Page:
The Bishop’s Man, by Linden MacIntyre

The Bishop's Man, by Linden MacIntyre

I enjoyed – yes, genuinely enjoyed reading this book much, much more than I’d anticipated. I’ve always admired Linden MacIntyre as a journalist and assumed he would have an ideally balanced perspective, of both compassion and acuity, for such controversial subject matter as the sexual abuse scandals associated with the Catholic church. That admiration and confidence in the author’s vision still didn’t give me the stomach, though, for a story so closely ripped from the headlines, with the news of more allegations against another Catholic priest hitting right around the time “The Bishop’s Man” was longlisted, then shortlisted for the coveted Giller Prize. Long past the time that the book won the prize, I’ve finally read it, and am glad I did.

The voice of Father Duncan MacAskill is dry at first, blandly and reticently stating the facts of his acknowledged work within the Catholic church, among parishes in the Maritimes, as something of a fixer for the bishop. His more benign moniker is “The Bishop’s Man”, but many of his fellow priests refer to him as the “Exorcist” for his behind-the-scenes work defusing situations and relocating men of the cloth who have strayed into various forms of scandal. He questions his role and his own faith as the job entails not only covering up unsavoury situations, but also increasingly includes running interference with communities, families, the police and media.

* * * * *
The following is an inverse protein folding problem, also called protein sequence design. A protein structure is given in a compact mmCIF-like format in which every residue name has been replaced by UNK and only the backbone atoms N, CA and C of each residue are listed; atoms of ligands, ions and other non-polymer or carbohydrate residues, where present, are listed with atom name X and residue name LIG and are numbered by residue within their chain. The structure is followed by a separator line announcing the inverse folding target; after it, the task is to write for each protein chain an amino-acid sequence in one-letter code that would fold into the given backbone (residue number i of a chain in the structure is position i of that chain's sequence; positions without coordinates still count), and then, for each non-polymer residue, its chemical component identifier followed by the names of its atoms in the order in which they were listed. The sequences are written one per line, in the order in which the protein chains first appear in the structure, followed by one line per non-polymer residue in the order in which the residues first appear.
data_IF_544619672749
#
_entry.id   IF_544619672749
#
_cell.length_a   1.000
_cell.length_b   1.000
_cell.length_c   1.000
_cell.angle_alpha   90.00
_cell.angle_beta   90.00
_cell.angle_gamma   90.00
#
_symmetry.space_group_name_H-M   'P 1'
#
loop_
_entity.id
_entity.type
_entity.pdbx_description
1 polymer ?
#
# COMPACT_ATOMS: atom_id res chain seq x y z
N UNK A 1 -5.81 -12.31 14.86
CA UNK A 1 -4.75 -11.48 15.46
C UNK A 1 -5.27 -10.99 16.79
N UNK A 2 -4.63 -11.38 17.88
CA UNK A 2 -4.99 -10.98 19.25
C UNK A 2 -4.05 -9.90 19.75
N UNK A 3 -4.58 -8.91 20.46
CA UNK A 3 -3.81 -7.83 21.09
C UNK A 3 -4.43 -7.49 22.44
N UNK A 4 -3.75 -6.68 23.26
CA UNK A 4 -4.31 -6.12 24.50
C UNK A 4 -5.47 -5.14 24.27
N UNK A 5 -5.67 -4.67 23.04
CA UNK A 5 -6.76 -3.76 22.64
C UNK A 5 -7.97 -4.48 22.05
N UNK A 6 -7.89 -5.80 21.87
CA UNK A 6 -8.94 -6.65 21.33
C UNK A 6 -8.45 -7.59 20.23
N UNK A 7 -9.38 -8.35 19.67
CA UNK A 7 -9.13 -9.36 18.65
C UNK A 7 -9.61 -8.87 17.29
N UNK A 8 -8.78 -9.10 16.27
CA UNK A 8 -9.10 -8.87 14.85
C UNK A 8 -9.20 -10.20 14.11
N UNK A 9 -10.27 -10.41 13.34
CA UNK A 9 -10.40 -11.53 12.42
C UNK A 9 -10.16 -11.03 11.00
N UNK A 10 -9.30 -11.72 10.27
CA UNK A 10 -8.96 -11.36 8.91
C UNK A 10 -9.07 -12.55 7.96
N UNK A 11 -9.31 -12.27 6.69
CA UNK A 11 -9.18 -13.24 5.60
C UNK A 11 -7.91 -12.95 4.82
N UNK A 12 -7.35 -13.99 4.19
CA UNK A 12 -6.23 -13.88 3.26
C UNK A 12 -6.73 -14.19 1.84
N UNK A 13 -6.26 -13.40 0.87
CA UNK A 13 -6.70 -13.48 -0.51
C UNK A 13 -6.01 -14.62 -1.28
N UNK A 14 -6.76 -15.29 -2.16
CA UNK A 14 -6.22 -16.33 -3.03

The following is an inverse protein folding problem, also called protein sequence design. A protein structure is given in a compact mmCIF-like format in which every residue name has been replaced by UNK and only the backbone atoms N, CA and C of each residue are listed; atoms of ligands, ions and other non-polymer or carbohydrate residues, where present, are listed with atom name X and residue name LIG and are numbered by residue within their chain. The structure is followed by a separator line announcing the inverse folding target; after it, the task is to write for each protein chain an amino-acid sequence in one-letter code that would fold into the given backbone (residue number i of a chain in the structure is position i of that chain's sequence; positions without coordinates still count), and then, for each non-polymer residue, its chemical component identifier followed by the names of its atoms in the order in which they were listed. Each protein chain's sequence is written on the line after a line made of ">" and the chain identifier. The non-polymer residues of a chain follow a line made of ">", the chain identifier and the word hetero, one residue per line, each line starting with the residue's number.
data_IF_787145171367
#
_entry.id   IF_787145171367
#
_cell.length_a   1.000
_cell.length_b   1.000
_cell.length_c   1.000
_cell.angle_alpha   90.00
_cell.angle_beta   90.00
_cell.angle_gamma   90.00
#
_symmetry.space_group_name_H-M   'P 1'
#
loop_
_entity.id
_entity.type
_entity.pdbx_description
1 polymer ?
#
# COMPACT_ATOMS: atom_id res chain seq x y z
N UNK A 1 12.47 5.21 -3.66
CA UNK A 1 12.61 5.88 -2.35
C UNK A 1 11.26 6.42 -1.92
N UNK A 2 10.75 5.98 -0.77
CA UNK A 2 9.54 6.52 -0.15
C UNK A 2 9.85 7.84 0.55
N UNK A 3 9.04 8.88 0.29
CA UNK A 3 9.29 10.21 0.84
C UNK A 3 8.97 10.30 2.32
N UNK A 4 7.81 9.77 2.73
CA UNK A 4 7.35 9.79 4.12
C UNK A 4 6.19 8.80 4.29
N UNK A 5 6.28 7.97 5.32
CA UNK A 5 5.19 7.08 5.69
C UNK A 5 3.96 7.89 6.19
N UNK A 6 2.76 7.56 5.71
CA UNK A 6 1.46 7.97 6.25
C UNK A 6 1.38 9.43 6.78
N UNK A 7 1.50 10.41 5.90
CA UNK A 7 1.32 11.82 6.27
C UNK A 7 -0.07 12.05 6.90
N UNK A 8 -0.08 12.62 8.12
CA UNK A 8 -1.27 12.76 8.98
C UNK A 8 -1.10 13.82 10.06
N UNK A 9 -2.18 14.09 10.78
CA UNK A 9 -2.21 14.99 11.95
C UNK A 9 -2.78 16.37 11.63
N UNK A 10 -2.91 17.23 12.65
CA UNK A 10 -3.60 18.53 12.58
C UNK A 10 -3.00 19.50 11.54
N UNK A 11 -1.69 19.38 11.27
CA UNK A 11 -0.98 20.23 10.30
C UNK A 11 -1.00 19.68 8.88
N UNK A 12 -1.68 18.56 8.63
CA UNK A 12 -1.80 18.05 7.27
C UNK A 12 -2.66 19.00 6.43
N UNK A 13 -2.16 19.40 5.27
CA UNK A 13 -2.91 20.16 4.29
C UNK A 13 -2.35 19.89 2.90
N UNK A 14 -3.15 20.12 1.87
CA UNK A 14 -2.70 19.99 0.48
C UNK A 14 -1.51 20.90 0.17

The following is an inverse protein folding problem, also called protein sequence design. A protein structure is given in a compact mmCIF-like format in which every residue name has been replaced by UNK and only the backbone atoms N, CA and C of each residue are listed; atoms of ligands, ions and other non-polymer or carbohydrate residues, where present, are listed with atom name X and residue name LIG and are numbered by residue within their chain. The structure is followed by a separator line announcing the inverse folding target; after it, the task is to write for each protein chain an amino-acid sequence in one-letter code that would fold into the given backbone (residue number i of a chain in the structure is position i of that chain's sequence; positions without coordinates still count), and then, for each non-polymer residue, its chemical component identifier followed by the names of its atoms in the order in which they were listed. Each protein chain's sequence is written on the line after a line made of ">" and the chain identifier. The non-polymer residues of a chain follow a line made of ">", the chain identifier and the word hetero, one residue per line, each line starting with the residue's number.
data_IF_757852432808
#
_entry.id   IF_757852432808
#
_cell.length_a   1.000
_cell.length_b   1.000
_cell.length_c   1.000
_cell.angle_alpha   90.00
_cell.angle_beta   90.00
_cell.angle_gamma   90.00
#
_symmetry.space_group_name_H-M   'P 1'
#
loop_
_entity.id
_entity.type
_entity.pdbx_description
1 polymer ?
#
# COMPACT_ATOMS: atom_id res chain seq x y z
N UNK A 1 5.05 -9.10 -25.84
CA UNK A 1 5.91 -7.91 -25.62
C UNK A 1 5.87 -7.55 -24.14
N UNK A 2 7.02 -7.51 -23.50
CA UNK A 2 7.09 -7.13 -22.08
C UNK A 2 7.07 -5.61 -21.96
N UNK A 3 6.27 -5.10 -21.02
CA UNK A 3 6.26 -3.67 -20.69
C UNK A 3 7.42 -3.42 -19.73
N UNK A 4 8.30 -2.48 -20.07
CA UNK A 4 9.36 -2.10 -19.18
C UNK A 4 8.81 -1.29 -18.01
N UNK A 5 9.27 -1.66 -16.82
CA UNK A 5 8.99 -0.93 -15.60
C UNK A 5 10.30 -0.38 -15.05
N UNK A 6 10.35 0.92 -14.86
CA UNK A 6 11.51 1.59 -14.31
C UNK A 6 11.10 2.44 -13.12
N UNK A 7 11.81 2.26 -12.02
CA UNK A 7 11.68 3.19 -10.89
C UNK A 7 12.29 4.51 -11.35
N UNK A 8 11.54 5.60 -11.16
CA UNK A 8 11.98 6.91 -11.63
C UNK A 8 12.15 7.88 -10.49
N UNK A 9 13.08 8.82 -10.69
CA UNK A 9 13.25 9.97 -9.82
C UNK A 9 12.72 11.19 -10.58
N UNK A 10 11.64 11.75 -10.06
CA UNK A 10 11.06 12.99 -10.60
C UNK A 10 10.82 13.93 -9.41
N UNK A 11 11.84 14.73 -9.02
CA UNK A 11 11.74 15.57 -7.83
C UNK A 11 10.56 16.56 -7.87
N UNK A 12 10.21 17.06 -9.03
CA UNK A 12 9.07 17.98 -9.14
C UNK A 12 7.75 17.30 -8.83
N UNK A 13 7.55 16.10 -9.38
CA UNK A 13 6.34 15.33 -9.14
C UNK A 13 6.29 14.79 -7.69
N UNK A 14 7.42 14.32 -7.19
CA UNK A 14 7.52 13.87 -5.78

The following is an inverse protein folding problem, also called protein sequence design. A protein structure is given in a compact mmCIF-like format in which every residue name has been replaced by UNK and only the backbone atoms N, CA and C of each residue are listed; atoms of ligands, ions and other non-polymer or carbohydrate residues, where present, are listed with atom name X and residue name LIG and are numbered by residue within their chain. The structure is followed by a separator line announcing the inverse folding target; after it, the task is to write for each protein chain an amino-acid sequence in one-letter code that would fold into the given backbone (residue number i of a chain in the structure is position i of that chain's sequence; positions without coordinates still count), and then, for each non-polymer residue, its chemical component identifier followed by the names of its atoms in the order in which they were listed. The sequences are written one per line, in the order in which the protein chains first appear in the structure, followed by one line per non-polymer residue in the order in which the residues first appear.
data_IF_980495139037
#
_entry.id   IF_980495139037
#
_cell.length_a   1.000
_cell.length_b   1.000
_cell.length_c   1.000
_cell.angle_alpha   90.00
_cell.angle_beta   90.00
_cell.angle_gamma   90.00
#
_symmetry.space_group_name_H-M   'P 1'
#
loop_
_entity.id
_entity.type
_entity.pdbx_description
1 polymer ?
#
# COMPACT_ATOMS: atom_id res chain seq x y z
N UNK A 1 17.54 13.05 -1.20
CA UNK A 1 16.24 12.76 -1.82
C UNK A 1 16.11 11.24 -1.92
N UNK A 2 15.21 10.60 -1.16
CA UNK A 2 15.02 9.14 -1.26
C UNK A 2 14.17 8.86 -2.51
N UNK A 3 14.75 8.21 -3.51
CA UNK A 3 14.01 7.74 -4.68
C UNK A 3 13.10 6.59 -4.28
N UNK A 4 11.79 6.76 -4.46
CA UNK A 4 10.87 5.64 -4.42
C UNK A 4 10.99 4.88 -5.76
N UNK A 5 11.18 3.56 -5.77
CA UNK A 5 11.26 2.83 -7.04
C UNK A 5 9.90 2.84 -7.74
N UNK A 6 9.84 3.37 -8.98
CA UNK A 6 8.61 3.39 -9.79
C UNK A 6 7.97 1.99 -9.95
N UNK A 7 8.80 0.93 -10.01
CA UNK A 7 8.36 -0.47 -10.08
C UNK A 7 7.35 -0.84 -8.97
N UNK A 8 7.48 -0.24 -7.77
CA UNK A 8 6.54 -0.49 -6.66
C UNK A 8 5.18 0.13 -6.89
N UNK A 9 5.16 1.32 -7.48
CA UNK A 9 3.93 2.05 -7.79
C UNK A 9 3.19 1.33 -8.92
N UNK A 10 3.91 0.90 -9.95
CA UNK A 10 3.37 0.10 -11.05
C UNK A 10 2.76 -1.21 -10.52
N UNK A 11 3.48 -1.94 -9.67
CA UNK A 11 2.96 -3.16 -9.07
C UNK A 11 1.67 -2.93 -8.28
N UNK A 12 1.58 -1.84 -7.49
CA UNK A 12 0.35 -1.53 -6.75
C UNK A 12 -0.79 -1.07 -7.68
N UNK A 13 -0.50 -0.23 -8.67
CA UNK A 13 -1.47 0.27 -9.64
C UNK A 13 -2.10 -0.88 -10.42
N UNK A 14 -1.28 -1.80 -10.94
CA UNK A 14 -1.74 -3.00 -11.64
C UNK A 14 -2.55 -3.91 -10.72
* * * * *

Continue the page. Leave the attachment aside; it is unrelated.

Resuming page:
Father MacAskill’s words and observations may be spare at first, but they are not unaffecting. As he joins a new parish close to his birthplace and slowly establishes new connections and re-establishes dormant family connections, his is not the voice of someone who doesn’t care, but that of someone who has cared much too much and is shell shocked by what he has seen and experienced. As he gets thrust more and more reluctantly into situations that test his conscience, he learns harshly that things are not what they seem, in what unfolds dramatically before him in the present, but also in pivotal chapters of his own past life.

In the end, the bishop’s man realizes with some relief and humility that he is just a man, but also beholden to neither the bishop and what the bishop represents, nor to anyone else. That realization leaves much unknown for MacAskill at the end of the book, but leaves the reader glad to have seen him along his journey.

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